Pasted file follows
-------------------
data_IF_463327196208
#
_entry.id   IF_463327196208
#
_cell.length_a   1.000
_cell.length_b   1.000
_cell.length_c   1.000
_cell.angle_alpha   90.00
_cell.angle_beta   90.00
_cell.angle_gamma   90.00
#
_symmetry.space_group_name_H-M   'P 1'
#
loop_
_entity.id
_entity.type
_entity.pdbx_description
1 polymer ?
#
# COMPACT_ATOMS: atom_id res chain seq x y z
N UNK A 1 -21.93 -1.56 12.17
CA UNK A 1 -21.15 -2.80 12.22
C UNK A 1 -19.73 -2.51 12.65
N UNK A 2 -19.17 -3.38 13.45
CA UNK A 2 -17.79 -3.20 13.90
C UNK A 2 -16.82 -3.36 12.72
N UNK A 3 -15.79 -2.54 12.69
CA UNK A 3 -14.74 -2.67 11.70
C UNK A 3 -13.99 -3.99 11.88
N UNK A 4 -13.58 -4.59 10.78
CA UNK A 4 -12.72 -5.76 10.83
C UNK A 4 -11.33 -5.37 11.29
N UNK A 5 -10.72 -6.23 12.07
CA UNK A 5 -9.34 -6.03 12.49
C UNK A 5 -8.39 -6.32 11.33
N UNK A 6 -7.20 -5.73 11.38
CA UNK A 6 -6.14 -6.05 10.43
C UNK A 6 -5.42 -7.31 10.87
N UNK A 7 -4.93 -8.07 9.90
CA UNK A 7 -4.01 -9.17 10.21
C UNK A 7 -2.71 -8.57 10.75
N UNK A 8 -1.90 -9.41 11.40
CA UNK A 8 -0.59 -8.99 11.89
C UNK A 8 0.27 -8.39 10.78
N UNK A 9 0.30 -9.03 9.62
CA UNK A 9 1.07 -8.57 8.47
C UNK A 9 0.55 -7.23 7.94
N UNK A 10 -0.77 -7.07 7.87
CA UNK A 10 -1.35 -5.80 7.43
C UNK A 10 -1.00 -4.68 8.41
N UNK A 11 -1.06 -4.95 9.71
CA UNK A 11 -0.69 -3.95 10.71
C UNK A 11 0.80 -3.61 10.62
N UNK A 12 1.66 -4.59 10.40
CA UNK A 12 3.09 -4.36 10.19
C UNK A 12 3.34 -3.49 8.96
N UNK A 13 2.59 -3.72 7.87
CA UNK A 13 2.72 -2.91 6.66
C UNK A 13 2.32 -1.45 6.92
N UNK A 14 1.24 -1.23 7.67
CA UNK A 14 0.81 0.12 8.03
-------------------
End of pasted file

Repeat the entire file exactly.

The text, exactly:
data_IF_463327196208
#
_entry.id   IF_463327196208
#
_cell.length_a   1.000
_cell.length_b   1.000
_cell.length_c   1.000
_cell.angle_alpha   90.00
_cell.angle_beta   90.00
_cell.angle_gamma   90.00
#
_symmetry.space_group_name_H-M   'P 1'
#
loop_
_entity.id
_entity.type
_entity.pdbx_description
1 polymer ?
#
# COMPACT_ATOMS: atom_id res chain seq x y z
N UNK A 1 -21.93 -1.56 12.17
CA UNK A 1 -21.15 -2.80 12.22
C UNK A 1 -19.73 -2.51 12.65
N UNK A 2 -19.17 -3.38 13.45
CA UNK A 2 -17.79 -3.20 13.90
C UNK A 2 -16.82 -3.36 12.72
N UNK A 3 -15.79 -2.54 12.69
CA UNK A 3 -14.74 -2.67 11.70
C UNK A 3 -13.99 -3.99 11.88
N UNK A 4 -13.58 -4.59 10.78
CA UNK A 4 -12.72 -5.76 10.83
C UNK A 4 -11.33 -5.37 11.29
N UNK A 5 -10.72 -6.23 12.07
CA UNK A 5 -9.34 -6.03 12.49
C UNK A 5 -8.39 -6.32 11.33
N UNK A 6 -7.20 -5.73 11.38
CA UNK A 6 -6.14 -6.05 10.43
C UNK A 6 -5.42 -7.31 10.87
N UNK A 7 -4.93 -8.07 9.90
CA UNK A 7 -4.01 -9.17 10.21
C UNK A 7 -2.71 -8.57 10.75
N UNK A 8 -1.90 -9.41 11.40
CA UNK A 8 -0.59 -8.99 11.89
C UNK A 8 0.27 -8.39 10.78
N UNK A 9 0.30 -9.03 9.62
CA UNK A 9 1.07 -8.57 8.47
C UNK A 9 0.55 -7.23 7.94
N UNK A 10 -0.77 -7.07 7.87
CA UNK A 10 -1.35 -5.80 7.43
C UNK A 10 -1.00 -4.68 8.41
N UNK A 11 -1.06 -4.95 9.71
CA UNK A 11 -0.69 -3.95 10.71
C UNK A 11 0.80 -3.61 10.62
N UNK A 12 1.66 -4.59 10.40
CA UNK A 12 3.09 -4.36 10.19
C UNK A 12 3.34 -3.49 8.96
N UNK A 13 2.59 -3.72 7.87
CA UNK A 13 2.72 -2.91 6.66
C UNK A 13 2.32 -1.45 6.92
N UNK A 14 1.24 -1.23 7.67
CA UNK A 14 0.81 0.12 8.03